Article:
2005 BREAK (Part 2)
of the trip took us to Mozambique. A devastated country in every
sense of the word. 30 years of war and 11 years of peace have left
a scarred and delapidated country where it's hard to believe that
people can actually scratch out an existence in most places. It
broke my heart. I never took photographs of the city. It was too
We also saw beautiful
places in South Africa's Mpumalanga, or the old Eastern Transvaal.
Lush and green, another world from the Kruger, and yet so close
by. Lovely. I think I should marry a farmer....
This is Pilgrim's
Rest in SA. The quaintest town you ever did see. However, anyone
in a wheelchair should give it a wide berth. In fact, skip it completely.
Well, in all fairness I suppose, I managed to find a rest room that
I could get into without walking up or down mounds of stone stairs.
When we met up with some of the locals later, they didn't believe
that their town was wheelchair unfriendly. I had to explain it to
them. Then the penny dropped. Aha. Problem!
And of course, there's
one of these in EVERY town (why is that??) A Royal Hotel no less.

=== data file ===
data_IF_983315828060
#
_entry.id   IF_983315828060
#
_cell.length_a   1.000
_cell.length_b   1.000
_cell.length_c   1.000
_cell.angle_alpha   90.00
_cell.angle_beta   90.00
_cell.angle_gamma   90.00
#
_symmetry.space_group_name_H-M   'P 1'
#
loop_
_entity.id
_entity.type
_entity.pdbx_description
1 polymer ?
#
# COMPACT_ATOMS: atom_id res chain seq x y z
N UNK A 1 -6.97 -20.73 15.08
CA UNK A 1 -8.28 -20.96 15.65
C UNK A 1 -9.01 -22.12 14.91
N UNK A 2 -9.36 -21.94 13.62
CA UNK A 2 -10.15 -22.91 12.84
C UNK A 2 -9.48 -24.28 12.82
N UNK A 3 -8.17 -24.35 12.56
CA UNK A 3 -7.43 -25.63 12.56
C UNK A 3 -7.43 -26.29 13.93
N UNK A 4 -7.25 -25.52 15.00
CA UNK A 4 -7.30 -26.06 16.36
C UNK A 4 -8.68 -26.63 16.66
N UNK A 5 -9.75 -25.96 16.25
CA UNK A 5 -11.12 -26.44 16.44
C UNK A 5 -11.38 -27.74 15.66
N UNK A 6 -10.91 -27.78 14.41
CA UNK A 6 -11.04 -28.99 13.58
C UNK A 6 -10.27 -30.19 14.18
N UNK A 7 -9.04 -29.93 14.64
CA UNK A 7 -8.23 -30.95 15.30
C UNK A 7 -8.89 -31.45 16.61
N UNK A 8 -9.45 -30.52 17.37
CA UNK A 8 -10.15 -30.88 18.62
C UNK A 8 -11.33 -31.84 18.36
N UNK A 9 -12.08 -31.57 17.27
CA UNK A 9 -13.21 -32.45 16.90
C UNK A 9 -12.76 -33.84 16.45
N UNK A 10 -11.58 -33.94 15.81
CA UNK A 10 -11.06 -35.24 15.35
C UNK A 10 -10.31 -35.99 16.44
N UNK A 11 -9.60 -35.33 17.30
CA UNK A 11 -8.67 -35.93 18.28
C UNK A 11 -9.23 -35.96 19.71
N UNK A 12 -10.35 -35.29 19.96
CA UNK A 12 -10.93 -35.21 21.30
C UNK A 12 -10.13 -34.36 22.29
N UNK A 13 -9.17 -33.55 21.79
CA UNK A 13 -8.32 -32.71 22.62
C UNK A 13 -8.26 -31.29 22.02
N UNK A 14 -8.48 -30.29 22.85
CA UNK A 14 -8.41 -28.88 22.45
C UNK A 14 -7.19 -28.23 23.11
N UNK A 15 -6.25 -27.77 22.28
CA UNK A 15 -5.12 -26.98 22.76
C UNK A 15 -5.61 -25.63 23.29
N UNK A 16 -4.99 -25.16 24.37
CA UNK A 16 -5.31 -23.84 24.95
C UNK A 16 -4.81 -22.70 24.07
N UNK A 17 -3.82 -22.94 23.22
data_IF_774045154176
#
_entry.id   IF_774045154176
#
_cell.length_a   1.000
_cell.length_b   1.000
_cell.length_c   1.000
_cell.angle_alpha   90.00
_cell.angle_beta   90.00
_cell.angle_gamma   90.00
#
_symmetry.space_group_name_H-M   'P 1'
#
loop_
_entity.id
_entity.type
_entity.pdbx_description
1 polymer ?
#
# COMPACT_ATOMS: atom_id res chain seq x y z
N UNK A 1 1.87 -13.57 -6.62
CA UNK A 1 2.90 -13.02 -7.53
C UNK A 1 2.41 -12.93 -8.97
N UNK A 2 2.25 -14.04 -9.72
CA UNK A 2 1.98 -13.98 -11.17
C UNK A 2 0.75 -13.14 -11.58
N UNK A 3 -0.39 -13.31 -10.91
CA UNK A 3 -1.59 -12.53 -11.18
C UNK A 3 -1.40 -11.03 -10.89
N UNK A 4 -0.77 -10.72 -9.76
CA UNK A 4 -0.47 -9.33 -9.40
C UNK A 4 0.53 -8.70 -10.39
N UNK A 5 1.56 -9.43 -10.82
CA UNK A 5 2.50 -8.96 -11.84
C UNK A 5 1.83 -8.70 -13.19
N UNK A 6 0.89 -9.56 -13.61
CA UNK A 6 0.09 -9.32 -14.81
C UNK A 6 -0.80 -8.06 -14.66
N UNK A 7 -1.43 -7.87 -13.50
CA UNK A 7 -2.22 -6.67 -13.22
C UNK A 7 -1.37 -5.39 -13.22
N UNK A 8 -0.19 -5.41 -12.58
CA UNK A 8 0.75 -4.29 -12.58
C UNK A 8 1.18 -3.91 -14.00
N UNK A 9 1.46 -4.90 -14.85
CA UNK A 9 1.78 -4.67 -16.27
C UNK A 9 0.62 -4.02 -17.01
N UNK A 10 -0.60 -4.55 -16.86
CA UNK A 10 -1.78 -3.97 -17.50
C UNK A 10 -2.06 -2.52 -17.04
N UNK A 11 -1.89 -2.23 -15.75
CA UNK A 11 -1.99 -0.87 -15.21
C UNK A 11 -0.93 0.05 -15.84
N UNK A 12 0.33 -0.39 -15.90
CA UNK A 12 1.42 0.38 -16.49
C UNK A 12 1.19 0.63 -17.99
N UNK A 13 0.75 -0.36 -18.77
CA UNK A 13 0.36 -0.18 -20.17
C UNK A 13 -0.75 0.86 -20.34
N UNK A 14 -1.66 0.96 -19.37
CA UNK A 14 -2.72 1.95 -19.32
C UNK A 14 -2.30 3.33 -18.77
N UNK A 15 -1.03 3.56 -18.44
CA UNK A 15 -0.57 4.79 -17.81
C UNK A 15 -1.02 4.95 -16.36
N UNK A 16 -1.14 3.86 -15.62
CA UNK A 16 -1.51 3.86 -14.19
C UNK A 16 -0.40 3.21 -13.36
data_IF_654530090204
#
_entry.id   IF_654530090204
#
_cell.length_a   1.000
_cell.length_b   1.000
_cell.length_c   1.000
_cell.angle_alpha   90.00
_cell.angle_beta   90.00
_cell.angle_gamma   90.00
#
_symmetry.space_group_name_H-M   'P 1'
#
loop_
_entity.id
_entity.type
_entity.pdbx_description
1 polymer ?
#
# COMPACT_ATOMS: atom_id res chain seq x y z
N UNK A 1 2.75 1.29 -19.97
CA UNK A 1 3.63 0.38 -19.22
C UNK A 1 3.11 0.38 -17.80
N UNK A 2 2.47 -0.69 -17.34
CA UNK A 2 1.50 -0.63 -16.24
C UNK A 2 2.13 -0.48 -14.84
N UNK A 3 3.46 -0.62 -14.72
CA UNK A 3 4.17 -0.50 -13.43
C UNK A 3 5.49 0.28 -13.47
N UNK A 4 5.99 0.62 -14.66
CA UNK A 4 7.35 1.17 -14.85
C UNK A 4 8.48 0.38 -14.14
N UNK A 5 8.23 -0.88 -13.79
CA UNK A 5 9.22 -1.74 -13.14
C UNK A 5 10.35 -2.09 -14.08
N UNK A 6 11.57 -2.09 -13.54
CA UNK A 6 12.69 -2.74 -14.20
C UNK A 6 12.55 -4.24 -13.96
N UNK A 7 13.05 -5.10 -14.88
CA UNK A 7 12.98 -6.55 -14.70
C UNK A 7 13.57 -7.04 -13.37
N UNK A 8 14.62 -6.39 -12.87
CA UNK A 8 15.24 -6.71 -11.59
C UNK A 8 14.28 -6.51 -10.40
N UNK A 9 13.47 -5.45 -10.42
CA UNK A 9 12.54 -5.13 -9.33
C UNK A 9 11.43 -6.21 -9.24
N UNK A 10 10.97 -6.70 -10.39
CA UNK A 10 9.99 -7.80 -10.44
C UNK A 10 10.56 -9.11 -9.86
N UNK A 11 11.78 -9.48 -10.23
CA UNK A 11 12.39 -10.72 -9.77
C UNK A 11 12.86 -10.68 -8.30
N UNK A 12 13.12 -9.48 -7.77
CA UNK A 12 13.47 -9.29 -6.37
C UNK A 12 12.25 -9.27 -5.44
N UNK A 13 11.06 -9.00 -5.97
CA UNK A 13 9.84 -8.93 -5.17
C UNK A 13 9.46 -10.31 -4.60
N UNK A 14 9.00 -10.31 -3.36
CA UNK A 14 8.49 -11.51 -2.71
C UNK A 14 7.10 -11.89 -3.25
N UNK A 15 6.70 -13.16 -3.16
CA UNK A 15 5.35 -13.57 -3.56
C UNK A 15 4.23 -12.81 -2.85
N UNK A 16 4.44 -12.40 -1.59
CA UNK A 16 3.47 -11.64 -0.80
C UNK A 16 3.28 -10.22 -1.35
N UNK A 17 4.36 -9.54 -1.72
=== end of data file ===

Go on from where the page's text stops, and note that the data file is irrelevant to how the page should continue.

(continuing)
We met the management team at a pub in Sabie and managed to get
quite ratfaced with them. Very progressive - they were all women!
Gotta love the folk who don't come with big-city baggage.
is at the same pub in Sabie - The Pine and Pint. If you're ever
there, you have to stop by and say hello. We had a great time. This
is me with the bar lady - Tanya. At some time during the evening
my intrepid companion landed up in the pool, but not me. Only because
I was scared my expensive leg would rust of course... ;)
In Hazy View we
stopped by at God's Window. The view is breath taking and my picture
doesn't really do it justice. It's wheelchair friendly, so feel
free to visit.
This is one of the
typical street markets that are scattered far and wide in the Eastern
Transvaal. We had to do the tourist thing and buy some stuff. Come
on, how could we not??
This is a picture
of a lady spinning raw African silk. It is taken from cacoons that
are hand picked from the Maroela tree which grows in Namaqualand.
Nobody has managed to 'grow' these silk worms in captivity, so the
raw silk is quite rare and pricey. People often think that the Mopani
worm is responsible for the silk, but nope, it's just a wild silk
This was quite an
important find in Mozambique, and I think worth a photo. One of
the local bottle stores.
Talk about service with a smile....only
problem is, once you take hold of a bottle, the sellers drop their
hands, refuse to take it back, and you may as well consider it sold!
Buying nuts in the main Maputo market
place...or is that going nuts?? Crazy.....
And that, as they say, is that.
Back to the hustle and bustle of
life in Johannesburg!
Another shitty day in Africa eh??
Part 1 of the trip